Is trimming points before sewing a waste of time? I've always thought so, and I still do, but when sewing a trapezoid piece to a quarter square triangle to make this frame for my old blocks, there are two places that must line up perfectly.
Here's what the finished piece should look like--straight on the bottom, and with a quarter inch seam allowance at the top so you don't lose the point. Eye-balling the placement for this is hard. Believe me I know.
So I thought I'd give Judy Martin's point trimmer tool a try, and I'm a believer, at least for this. It took some experimentation for me to work this out, so in case anyone else needs to do the same thing, here's what I learned.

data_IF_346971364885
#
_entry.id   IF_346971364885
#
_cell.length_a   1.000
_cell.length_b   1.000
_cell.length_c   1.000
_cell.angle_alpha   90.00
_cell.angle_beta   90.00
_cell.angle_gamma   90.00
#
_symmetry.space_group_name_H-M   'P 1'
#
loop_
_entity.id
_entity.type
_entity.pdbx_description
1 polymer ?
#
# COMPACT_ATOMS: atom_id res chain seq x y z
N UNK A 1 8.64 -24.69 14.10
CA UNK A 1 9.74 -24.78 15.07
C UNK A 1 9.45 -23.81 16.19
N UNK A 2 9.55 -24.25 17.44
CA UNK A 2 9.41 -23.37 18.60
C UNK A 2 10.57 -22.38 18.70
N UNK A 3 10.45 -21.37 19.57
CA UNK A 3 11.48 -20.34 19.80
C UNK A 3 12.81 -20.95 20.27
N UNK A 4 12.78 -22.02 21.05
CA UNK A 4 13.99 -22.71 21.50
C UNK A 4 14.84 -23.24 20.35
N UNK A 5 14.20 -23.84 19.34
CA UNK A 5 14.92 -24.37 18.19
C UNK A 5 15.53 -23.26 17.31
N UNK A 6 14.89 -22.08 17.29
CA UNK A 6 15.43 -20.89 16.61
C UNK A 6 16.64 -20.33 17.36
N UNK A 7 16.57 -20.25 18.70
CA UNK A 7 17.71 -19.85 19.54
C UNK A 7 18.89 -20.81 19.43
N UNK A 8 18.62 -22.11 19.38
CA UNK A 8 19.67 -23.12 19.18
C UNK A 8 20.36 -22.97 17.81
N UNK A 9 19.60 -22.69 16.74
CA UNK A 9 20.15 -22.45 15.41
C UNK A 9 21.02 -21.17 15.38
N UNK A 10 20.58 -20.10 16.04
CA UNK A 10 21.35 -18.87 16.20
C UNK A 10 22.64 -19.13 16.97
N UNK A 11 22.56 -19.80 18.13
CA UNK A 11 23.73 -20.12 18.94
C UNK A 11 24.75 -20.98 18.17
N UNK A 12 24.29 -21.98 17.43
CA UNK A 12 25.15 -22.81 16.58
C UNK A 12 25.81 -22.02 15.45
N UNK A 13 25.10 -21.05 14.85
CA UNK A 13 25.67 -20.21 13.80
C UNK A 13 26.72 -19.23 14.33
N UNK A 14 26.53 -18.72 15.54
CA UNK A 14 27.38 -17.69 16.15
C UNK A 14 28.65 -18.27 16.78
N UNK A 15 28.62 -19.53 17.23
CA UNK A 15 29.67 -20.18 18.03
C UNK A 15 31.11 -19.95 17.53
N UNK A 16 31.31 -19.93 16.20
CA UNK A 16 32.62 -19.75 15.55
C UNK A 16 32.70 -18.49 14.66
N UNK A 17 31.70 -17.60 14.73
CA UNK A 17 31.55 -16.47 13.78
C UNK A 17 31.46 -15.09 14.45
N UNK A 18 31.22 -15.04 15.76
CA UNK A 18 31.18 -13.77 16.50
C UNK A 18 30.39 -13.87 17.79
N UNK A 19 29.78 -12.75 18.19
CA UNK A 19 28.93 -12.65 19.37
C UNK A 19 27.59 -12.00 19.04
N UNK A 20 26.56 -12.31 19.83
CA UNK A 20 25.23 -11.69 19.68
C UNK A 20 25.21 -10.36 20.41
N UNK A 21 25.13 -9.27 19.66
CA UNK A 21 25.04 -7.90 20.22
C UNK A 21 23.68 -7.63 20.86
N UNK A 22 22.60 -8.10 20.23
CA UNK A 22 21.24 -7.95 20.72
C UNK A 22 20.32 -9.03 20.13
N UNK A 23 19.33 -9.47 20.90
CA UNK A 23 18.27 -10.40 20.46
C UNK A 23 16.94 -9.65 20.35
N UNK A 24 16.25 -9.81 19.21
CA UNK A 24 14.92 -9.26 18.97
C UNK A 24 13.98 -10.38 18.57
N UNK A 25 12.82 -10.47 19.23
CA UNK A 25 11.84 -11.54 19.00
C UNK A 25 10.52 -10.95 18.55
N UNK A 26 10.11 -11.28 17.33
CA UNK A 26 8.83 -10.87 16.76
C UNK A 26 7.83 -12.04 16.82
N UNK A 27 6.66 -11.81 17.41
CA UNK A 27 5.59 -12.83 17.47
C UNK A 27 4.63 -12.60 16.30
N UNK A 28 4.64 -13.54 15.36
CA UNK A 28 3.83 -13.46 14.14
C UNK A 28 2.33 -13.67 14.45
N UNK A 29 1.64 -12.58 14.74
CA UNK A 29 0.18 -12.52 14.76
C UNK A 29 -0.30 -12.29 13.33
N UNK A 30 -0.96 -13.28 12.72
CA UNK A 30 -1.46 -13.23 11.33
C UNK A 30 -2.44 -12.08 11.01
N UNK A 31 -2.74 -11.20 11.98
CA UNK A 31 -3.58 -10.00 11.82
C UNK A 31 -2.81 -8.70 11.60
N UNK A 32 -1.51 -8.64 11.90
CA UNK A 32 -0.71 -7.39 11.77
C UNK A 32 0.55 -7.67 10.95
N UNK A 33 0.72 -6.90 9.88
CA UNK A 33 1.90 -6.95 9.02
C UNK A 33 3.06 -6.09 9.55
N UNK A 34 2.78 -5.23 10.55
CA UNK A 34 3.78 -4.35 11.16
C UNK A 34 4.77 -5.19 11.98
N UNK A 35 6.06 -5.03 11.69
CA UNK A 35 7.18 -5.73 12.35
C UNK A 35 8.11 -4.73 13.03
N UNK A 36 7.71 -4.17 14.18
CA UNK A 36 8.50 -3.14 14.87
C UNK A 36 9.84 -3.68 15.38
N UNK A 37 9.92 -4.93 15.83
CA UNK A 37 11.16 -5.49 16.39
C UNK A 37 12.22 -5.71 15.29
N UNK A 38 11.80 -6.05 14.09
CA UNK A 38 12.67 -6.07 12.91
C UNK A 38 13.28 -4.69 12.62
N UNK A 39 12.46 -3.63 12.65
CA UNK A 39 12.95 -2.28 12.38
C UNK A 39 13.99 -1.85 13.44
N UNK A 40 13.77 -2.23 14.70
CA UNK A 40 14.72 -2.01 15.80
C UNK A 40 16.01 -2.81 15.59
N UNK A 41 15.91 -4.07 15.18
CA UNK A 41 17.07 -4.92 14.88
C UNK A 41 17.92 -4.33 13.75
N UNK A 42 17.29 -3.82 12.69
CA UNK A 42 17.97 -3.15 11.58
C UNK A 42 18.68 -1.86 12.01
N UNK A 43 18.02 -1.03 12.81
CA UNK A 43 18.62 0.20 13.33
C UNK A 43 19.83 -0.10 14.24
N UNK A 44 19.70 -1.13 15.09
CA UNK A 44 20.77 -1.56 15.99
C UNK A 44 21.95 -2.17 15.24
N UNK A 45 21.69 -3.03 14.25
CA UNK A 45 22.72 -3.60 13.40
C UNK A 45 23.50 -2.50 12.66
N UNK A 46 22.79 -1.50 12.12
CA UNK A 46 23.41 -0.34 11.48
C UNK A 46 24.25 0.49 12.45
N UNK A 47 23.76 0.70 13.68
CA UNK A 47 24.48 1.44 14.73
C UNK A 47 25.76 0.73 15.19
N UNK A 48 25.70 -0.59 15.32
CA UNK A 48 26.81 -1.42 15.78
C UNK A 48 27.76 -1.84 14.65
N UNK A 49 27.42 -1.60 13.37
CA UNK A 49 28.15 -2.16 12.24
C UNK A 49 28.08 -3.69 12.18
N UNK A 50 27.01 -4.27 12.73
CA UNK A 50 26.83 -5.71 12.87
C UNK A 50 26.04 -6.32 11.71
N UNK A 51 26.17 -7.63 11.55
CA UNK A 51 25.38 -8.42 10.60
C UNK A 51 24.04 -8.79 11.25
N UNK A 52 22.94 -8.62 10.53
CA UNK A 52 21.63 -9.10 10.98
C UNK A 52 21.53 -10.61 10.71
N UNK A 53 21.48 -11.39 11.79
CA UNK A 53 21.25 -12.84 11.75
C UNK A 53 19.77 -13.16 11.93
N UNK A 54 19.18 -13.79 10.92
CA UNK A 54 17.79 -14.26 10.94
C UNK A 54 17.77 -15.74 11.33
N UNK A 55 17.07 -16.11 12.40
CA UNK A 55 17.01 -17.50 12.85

To trim the 45 degree angle on the trapezoid that goes at the top of the join, I used the C trim, lining it up with the point of the triangle.
The triangle has its tip cut off, also with the C trim. (If you use a quarter-square triangle tool, the tip is already cut off. More about that another time.)
Then use the B trim to cut off the 45 degree points, like so.
When the pieces are lined up for sewing, they look like this, a perfect match:
And the result is also perfect, or almost:
You just repeat the process with the other side.
Now this is rather tedious, I certainly admit. But it makes the sewing so much faster that I think it's worth it. But I still wouldn't want to trim hundreds of these pieces like that, would you?